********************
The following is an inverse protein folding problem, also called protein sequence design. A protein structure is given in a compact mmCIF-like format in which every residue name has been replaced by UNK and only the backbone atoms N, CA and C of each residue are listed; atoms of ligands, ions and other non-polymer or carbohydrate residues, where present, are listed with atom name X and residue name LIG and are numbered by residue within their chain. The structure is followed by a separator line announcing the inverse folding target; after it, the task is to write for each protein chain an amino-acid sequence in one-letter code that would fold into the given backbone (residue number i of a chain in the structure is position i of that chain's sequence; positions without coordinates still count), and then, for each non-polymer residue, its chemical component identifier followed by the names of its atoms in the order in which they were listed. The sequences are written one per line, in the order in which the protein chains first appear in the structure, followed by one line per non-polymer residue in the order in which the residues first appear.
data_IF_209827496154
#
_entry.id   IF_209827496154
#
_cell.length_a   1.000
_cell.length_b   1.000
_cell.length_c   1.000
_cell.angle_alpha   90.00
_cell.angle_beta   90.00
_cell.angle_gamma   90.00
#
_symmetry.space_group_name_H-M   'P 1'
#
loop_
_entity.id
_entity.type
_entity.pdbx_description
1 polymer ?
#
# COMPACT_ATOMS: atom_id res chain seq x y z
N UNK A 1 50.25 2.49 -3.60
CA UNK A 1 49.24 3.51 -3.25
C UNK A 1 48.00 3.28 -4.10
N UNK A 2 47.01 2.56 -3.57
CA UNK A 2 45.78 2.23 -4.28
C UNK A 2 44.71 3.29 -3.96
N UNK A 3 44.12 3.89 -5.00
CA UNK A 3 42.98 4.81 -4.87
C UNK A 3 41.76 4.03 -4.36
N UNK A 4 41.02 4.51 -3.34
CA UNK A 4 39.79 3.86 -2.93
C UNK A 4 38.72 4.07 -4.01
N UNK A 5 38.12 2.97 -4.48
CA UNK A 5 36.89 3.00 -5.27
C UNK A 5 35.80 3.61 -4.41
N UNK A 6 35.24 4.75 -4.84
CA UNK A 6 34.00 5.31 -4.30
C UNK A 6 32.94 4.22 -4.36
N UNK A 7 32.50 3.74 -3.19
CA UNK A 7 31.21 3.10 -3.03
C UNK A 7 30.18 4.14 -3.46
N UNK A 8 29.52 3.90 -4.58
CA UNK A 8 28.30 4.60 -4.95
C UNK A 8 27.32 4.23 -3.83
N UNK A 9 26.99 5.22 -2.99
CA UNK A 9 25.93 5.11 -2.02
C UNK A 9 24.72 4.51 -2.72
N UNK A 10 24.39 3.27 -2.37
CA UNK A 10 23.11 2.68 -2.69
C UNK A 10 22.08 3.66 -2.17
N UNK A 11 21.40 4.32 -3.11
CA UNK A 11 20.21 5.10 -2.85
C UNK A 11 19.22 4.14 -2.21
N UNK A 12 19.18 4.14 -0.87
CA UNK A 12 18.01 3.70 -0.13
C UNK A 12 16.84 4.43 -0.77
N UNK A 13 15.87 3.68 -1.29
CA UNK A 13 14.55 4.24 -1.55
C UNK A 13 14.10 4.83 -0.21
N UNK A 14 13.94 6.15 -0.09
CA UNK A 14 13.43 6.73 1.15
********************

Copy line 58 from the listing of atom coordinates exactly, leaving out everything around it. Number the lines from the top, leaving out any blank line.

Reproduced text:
N UNK A 13 15.87 3.68 -1.29